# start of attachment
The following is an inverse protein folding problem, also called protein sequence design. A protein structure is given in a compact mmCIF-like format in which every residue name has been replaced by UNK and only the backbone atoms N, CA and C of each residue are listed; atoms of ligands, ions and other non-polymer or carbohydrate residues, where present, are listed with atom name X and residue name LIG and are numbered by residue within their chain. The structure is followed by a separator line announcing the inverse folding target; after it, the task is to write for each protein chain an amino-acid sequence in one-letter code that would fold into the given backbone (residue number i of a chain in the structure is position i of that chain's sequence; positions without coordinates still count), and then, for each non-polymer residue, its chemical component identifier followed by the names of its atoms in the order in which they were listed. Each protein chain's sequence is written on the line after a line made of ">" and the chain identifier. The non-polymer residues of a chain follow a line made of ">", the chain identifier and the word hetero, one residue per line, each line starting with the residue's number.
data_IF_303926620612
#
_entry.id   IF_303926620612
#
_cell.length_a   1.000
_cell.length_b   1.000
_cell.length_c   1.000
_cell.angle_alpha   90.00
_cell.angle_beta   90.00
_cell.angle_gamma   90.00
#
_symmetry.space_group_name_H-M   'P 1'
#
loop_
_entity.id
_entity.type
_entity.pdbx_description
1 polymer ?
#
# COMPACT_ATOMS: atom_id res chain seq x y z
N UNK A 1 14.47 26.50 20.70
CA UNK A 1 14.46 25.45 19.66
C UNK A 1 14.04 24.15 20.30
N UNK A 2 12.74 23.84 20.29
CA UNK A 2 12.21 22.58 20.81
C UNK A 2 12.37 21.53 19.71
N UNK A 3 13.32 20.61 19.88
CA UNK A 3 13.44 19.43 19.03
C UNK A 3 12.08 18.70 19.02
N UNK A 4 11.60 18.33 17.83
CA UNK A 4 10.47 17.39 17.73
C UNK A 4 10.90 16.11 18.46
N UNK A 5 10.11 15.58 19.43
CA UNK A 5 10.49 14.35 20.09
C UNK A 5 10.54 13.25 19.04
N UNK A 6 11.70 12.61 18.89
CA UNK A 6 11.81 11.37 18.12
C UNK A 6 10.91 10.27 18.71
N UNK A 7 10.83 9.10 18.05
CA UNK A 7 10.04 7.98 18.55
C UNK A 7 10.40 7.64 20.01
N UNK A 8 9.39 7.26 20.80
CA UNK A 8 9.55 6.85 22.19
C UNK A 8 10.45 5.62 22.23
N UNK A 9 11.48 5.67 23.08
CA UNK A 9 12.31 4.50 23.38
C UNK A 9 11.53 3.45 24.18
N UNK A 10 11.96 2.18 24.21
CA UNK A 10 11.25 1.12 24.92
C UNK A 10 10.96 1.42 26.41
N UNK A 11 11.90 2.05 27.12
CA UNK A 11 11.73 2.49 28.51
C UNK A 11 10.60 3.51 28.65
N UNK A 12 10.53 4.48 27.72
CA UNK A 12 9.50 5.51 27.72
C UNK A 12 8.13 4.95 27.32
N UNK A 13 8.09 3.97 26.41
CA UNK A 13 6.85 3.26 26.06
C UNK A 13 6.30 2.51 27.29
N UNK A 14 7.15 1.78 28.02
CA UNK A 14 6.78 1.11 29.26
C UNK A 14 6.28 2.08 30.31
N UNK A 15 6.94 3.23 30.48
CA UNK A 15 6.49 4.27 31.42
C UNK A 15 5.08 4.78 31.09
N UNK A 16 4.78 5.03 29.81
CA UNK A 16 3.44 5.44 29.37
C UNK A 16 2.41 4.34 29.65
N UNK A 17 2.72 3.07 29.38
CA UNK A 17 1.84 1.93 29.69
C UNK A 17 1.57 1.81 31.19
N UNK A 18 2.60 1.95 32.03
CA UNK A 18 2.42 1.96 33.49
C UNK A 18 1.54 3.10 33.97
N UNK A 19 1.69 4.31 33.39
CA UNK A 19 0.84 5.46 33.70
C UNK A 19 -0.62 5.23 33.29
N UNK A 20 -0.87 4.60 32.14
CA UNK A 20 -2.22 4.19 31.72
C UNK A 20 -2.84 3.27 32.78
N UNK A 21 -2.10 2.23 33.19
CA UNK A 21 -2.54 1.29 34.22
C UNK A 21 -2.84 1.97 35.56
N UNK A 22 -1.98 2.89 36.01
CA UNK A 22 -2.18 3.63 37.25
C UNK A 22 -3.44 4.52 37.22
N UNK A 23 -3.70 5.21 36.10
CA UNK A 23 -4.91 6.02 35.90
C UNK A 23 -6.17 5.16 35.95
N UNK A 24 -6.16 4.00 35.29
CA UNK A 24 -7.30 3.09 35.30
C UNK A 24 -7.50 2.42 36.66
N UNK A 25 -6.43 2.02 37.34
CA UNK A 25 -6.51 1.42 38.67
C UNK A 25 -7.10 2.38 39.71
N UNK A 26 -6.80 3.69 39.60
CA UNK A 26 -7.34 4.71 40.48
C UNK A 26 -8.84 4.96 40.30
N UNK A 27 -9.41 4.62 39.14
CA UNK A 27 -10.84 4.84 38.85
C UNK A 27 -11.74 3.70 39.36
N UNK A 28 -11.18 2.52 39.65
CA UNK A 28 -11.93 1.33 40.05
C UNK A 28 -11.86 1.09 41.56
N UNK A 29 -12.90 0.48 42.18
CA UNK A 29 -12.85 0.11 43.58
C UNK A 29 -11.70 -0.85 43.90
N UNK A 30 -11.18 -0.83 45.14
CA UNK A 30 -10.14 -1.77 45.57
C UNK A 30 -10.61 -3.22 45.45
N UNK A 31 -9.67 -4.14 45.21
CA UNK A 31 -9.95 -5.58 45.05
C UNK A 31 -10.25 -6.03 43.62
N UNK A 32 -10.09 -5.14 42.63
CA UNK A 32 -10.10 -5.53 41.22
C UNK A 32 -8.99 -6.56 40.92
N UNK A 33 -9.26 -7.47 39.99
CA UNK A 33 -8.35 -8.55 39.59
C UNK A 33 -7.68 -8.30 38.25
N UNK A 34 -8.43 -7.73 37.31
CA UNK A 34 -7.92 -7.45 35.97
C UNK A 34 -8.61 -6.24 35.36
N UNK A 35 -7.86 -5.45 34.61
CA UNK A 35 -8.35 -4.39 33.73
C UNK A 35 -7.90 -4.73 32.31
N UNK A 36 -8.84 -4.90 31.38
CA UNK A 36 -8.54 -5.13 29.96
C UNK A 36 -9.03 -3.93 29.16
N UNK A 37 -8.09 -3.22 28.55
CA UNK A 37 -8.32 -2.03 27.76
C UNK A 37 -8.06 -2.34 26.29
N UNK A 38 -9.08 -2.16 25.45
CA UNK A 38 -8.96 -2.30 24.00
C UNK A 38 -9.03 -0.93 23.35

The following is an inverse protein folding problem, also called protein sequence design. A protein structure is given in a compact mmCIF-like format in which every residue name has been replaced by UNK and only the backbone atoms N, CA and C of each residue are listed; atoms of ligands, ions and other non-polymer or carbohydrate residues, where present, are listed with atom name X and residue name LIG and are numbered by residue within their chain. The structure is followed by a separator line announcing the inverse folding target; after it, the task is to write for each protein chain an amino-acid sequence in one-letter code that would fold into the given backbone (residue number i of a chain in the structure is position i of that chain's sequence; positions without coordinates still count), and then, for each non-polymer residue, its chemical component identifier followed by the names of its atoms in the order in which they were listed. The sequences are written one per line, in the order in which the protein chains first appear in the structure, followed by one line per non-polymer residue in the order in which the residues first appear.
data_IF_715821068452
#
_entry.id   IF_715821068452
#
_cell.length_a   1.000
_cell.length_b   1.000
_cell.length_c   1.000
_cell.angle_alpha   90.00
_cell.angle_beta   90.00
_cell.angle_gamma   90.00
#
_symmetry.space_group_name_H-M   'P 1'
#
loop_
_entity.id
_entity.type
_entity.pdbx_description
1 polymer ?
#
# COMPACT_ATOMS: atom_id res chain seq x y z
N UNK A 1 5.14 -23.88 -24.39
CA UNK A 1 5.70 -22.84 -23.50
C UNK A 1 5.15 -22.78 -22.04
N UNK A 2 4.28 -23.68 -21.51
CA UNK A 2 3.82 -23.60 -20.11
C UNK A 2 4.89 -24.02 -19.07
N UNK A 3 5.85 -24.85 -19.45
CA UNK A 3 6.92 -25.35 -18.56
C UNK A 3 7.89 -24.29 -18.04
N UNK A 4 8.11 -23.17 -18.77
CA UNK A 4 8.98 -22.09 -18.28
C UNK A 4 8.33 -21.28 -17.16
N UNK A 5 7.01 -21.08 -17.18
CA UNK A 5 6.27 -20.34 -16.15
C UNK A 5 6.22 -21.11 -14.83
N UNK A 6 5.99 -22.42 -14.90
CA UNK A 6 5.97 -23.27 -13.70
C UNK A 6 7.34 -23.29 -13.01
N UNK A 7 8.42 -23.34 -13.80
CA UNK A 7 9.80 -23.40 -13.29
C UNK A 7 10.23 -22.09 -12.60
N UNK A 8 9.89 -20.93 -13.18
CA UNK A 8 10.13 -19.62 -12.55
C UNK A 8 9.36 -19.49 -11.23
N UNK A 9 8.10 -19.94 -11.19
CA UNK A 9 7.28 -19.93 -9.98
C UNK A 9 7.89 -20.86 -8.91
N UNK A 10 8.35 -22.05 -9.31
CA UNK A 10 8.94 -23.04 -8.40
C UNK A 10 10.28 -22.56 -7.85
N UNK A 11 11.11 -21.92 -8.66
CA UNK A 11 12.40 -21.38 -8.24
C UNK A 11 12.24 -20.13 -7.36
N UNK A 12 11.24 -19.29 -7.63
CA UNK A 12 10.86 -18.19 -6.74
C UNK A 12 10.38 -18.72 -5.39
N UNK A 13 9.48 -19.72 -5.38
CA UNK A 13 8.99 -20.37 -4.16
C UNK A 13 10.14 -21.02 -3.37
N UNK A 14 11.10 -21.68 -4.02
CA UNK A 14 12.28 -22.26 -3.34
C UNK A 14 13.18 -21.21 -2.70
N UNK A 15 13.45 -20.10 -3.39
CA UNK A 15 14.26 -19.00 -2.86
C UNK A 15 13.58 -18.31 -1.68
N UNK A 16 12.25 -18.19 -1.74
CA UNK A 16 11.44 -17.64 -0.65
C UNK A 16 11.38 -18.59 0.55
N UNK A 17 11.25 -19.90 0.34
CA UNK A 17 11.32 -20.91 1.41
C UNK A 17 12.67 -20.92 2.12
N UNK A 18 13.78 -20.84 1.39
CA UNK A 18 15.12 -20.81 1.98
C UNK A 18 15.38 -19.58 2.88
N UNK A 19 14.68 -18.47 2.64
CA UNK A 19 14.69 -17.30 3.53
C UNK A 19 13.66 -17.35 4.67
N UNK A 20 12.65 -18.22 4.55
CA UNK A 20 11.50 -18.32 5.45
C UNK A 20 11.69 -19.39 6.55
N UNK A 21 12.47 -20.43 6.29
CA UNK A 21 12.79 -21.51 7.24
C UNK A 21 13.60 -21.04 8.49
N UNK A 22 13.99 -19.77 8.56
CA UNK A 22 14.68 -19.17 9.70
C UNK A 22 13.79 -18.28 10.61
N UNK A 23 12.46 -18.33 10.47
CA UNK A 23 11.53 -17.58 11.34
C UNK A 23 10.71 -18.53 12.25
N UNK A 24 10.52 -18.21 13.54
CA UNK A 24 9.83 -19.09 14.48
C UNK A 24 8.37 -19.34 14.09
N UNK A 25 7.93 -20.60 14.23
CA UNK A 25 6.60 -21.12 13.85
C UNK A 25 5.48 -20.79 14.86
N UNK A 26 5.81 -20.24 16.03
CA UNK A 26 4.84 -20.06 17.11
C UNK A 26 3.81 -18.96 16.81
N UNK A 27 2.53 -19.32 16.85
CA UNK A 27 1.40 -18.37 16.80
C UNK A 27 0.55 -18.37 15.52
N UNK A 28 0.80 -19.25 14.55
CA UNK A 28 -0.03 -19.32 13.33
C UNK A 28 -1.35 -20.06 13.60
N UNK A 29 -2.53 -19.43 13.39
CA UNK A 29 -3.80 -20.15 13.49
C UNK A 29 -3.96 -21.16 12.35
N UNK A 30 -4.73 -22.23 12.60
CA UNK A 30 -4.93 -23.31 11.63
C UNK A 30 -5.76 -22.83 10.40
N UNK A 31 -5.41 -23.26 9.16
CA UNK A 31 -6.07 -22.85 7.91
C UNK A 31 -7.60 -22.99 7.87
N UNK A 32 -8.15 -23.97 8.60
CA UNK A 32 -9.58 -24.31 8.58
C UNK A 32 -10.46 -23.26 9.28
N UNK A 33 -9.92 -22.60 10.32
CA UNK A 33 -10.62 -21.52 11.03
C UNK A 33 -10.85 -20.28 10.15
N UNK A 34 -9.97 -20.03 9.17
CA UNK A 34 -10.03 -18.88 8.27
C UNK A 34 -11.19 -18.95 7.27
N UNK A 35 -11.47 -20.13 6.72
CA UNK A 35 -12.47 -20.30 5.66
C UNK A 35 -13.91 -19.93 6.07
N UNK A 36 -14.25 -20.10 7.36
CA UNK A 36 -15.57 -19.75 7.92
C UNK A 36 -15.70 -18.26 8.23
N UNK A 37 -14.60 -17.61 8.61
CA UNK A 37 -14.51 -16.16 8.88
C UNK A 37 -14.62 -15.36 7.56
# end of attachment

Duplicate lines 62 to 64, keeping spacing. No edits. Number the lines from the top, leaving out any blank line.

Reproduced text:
CA UNK A 14 6.78 1.11 29.26
C UNK A 14 6.28 2.08 30.31
N UNK A 15 6.94 3.23 30.48